We get behind the wheel of the searingly hot Audi RS 3 Saloon to see if it can match its impressive performance figures
4.5 out of 5
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In four-door form the new Audi RS 3 is a genuine junior supersaloon. The car’s RS Torque Splitter differential gives it a sense of agility hitherto unseen in any small Audi RS model, and the car is ballistically quick. Yet it’s also more civilised than its predecessor, riding better and with more sophistication and control. Some question marks remain over the interior (especially at this price) but the RS 3 is a fine performance car that we’ll miss when it’s gone.
Two decades ago, a premium saloon with around 400bhp looked like BMW’s M5 of E39 vintage. In 2021 it takes the form of Audi’s new RS 3, showing you how much the industry has progressed when it comes to size and power.
We’ve already had chance to sample the RS 3 Sportback, which will be the bigger seller in the UK, but this saloon still holds appeal to those wanting something fast, characterful and premium in a different bodystyle. If this is your criteria, the Mercedes-AMG CLA 45 S is the Audi’s closest rival.
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The pace of development over the last 20 years or so means that Audi’s smallest RS model now offers 395bhp from its 2.5-litre turbocharged in-line five-cylinder engine – a layout synonymous with Audi’s performance models.
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It sends that power to all four wheels through a seven-speed dual-clutch automatic gearbox, but it’s the model’s clever new RS Torque Splitter that is the biggest change in specification over its predecessor.
This new differential features one electronically controlled clutch for each rear half shaft, sending more drive torque to the outer wheel in corners to help turn the car from the rear and make the RS 3 feel more agile.
Of course, both axles are driven, but with all of the torque sent rearwards able to be diverted to just one rear wheel through the new diff, dynamically it gives the RS 3 more of a rear bias than it’s ever had.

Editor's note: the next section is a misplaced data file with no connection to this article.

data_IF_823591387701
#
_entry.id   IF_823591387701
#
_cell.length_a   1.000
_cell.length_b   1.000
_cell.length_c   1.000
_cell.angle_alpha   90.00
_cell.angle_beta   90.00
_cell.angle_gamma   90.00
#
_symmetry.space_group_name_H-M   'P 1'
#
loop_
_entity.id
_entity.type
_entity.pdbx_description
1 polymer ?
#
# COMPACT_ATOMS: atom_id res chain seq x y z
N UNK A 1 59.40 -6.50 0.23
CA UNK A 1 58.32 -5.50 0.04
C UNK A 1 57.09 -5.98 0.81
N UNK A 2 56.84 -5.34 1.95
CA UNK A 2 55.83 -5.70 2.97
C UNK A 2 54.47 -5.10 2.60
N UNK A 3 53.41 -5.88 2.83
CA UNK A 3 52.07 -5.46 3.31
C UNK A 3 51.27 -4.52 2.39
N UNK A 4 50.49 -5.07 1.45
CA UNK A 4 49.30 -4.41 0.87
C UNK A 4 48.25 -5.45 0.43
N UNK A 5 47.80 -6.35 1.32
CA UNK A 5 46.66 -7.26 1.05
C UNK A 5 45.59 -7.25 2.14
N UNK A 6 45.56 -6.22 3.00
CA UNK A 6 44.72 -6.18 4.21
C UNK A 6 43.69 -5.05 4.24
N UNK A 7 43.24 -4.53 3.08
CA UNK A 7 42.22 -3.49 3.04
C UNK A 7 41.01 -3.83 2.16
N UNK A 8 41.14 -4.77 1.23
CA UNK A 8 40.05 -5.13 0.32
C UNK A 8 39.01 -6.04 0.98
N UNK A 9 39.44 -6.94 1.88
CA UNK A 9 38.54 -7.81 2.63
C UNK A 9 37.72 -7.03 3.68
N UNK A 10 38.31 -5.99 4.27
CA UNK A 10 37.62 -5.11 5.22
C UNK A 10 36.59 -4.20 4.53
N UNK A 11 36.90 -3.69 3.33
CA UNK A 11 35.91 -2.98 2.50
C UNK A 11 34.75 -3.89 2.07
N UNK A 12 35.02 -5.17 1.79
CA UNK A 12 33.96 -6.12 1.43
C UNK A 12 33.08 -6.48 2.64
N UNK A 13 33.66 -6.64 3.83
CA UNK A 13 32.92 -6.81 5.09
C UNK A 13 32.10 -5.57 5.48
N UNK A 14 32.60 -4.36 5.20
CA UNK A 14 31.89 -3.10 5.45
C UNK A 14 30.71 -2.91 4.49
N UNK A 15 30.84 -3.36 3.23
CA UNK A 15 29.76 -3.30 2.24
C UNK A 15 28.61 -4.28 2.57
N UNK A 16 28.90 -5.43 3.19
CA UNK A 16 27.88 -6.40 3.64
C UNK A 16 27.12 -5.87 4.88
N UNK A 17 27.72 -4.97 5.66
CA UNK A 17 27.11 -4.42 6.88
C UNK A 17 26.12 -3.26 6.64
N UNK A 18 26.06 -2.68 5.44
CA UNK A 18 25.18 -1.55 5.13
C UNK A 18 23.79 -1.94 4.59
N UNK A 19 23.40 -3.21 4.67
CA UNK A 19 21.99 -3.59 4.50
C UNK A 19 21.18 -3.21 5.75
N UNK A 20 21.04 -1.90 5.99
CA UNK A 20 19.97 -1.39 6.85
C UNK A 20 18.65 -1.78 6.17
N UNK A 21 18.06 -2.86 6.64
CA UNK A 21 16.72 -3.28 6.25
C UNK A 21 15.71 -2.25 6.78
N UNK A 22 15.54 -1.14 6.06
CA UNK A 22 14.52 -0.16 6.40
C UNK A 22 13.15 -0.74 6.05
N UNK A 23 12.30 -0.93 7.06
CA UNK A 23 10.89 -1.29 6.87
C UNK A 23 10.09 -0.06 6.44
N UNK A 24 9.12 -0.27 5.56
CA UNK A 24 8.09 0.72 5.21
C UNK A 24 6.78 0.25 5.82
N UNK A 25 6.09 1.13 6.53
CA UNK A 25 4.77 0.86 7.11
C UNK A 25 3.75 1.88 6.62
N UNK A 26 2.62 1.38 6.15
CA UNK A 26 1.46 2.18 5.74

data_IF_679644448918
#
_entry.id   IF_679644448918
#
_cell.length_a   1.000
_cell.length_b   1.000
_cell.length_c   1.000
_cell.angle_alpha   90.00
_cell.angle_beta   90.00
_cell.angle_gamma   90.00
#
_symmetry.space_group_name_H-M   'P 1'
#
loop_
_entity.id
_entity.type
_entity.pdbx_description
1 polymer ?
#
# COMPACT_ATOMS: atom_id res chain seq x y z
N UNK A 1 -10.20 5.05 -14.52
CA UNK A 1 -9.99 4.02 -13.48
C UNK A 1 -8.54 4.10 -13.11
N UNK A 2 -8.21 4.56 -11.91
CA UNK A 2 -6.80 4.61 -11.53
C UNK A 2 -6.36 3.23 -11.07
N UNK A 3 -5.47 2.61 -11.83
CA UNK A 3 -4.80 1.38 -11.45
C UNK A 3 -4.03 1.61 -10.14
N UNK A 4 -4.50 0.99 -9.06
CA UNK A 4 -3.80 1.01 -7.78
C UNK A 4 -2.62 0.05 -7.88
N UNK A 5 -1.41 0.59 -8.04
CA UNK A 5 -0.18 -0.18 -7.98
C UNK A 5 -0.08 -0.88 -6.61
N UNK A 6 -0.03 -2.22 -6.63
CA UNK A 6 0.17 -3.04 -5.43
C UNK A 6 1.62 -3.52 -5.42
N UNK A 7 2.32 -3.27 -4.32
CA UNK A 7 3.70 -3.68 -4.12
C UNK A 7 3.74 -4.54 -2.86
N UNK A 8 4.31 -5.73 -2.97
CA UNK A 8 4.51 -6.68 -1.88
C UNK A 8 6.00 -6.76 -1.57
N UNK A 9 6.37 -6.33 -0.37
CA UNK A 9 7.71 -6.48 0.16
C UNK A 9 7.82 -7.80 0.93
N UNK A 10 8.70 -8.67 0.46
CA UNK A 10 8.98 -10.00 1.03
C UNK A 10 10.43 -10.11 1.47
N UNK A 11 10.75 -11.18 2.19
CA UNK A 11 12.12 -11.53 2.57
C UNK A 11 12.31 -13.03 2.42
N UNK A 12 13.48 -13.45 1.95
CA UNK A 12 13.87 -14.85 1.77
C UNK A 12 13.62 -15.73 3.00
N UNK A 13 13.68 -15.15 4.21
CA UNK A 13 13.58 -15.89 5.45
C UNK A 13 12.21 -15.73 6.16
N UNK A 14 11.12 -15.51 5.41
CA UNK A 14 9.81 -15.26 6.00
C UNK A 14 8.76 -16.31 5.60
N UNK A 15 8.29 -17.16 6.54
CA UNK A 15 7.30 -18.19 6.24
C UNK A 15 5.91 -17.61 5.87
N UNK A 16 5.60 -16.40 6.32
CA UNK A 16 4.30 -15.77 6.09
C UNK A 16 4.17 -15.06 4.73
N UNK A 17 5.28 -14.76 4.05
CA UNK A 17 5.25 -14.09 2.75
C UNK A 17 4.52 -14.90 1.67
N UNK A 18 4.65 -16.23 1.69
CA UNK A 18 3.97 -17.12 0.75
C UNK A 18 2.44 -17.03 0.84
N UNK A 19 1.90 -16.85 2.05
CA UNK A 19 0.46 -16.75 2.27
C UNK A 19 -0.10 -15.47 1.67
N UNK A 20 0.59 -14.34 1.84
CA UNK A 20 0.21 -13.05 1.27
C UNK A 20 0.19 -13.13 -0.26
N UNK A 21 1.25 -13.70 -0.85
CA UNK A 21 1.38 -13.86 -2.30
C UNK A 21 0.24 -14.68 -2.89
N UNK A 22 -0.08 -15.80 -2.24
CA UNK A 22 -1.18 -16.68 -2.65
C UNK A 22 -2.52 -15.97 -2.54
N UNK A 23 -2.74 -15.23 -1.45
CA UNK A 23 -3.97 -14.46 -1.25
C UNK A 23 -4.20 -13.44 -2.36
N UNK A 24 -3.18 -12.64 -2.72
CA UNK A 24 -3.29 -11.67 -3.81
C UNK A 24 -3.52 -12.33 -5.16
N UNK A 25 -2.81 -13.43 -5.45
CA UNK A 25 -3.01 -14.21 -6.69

Different drive modes determine how the engine’s efforts are distributed, and with both axles working in harmony the RS 3 saloon will sprint from 0-62mph in just 3.8 seconds – a level of performance some high-end sports cars can’t match.
It feels every bit good for this claim on the move, with huge traction and a rampant motor that pulls hard in the mid-range and makes a glorious noise; there are whistles from the turbocharger overlaying the gruff soundtrack from the exhaust, some of which is enhanced in the sportier setting.
You could genuinely buy the RS 3 for its motor alone; we’ll miss combustion engines like this in the fully electric future.
The gearbox shifts sharply enough, with crisp changes in Dynamic mode and a relaxing level of slur between ratios in Comfort, so from this perspective the RS 3 should be easy to live with.
To control the performance on offer, the suspension has been thoroughly reworked, with one degree more negative camber on the front wheels. There are stiffer lower wishbones at the front and new pivot bearings, while the subframes are more rigid. At the rear the new multi-link layout is joined by a fresh anti-roll bar. The whole car rides 10mm lower than the S3, too.
This £57,900 Launch Edition model (of which only 96 Sportbacks and saloons will make it to the UK) also features adaptive RS suspension as standard, otherwise it’s available as an option. Compared with the slightly fidgety S3 that sits beneath it in the line-up, this RS 3 is even more comfortable day-to-day, yet even more capable at the other end of the scale.
Grip is superb, and the RS 3 delivers stupendous all-weather performance, while it’s more agile and alert than any RS 3 has been previously. It’s a big change in character for the car.
There is an ‘RS Torque Rear’ drift mode setting, but it’s hardly the most relevant feature. Instead, what’s pleasing is just how much of a difference the RS Torque Splitter makes in every-day fast driving.
You can choose between Comfort, Balanced and Dynamic modes, with the latter really helping to pull the car through a corner as you squeeze the throttle on. It’s a sensation that might take some time to get used to, the car really turning from the rear, and it’s pronounced in some situations where you might not expect it (through faster, sweeping curves, for example).
However, once you become accustomed to the way the system works it’s a big plus. Especially on the tight, twisting roads that hot compact models like this should pick apart.
Alongside the new-found comfort, there’s plenty of space in the rear, while the 321-litre boot in saloon form backs up this level of practicality. The interior doesn’t feel the most special, certainly when the car is priced from £50,900, with hard plastics in areas, but there is plenty of technology.
In fact, the RS 3 features a new ‘runway’ design for its standard digital dash, while other bespoke touches, including a pair of supportive sports seats, create a racier vibe.
The 10.1-inch touchscreen infotainment works as well as it does in any other A3 variant. Just be prepared to not get close to the claimed 31.4mpg and 207g/km CO2 efficiency claims (which are improved over its predecessor’s) if you really start to exploit the car’s performance. However, focusing on this fact is rather missing the point of the RS 3.
|Model:||Audi RS 3 Saloon Launch Edition|
|Engine:||2.5-litre 5cyl turbo petrol|
|Transmission:||Seven-speed dual-clutch automatic, four-wheel drive|
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